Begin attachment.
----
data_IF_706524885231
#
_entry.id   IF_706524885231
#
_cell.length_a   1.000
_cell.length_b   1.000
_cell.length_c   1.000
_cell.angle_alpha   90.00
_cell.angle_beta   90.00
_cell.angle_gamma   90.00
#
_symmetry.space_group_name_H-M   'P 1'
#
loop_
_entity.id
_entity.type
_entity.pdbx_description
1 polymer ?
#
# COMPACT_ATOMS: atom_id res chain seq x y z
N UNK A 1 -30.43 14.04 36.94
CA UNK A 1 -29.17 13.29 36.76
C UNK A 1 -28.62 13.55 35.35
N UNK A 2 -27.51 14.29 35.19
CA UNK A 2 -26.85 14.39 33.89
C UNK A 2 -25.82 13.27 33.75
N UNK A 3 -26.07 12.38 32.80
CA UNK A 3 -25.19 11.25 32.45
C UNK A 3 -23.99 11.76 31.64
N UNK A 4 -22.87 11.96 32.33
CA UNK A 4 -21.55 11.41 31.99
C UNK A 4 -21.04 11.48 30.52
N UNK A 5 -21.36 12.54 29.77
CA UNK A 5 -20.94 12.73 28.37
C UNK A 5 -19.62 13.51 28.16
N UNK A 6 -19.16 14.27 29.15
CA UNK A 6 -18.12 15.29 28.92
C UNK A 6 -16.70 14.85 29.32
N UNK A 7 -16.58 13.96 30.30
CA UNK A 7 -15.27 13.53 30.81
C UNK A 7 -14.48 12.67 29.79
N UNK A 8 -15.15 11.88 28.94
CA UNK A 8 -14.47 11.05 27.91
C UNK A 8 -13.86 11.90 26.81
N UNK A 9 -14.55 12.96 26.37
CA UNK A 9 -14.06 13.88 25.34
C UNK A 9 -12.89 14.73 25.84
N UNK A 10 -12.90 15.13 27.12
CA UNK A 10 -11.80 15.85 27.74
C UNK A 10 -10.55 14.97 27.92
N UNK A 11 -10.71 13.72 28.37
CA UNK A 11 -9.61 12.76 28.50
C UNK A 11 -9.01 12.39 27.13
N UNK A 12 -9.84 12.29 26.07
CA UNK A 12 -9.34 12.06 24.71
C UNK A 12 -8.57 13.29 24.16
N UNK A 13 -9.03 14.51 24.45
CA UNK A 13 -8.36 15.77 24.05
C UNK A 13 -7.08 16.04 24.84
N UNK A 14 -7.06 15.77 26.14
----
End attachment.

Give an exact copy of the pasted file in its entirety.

data_IF_706524885231
#
_entry.id   IF_706524885231
#
_cell.length_a   1.000
_cell.length_b   1.000
_cell.length_c   1.000
_cell.angle_alpha   90.00
_cell.angle_beta   90.00
_cell.angle_gamma   90.00
#
_symmetry.space_group_name_H-M   'P 1'
#
loop_
_entity.id
_entity.type
_entity.pdbx_description
1 polymer ?
#
# COMPACT_ATOMS: atom_id res chain seq x y z
N UNK A 1 -30.43 14.04 36.94
CA UNK A 1 -29.17 13.29 36.76
C UNK A 1 -28.62 13.55 35.35
N UNK A 2 -27.51 14.29 35.19
CA UNK A 2 -26.85 14.39 33.89
C UNK A 2 -25.82 13.27 33.75
N UNK A 3 -26.07 12.38 32.80
CA UNK A 3 -25.19 11.25 32.45
C UNK A 3 -23.99 11.76 31.64
N UNK A 4 -22.87 11.96 32.33
CA UNK A 4 -21.55 11.41 31.99
C UNK A 4 -21.04 11.48 30.52
N UNK A 5 -21.36 12.54 29.77
CA UNK A 5 -20.94 12.73 28.37
C UNK A 5 -19.62 13.51 28.16
N UNK A 6 -19.16 14.27 29.15
CA UNK A 6 -18.12 15.29 28.92
C UNK A 6 -16.70 14.85 29.32
N UNK A 7 -16.58 13.96 30.30
CA UNK A 7 -15.27 13.53 30.81
C UNK A 7 -14.48 12.67 29.79
N UNK A 8 -15.15 11.88 28.94
CA UNK A 8 -14.47 11.05 27.91
C UNK A 8 -13.86 11.90 26.81
N UNK A 9 -14.55 12.96 26.37
CA UNK A 9 -14.06 13.88 25.34
C UNK A 9 -12.89 14.73 25.84
N UNK A 10 -12.90 15.13 27.12
CA UNK A 10 -11.80 15.85 27.74
C UNK A 10 -10.55 14.97 27.92
N UNK A 11 -10.71 13.72 28.37
CA UNK A 11 -9.61 12.76 28.50
C UNK A 11 -9.01 12.39 27.13
N UNK A 12 -9.84 12.29 26.07
CA UNK A 12 -9.34 12.06 24.71
C UNK A 12 -8.57 13.29 24.16
N UNK A 13 -9.03 14.51 24.45
CA UNK A 13 -8.36 15.77 24.05
C UNK A 13 -7.08 16.04 24.84
N UNK A 14 -7.06 15.77 26.14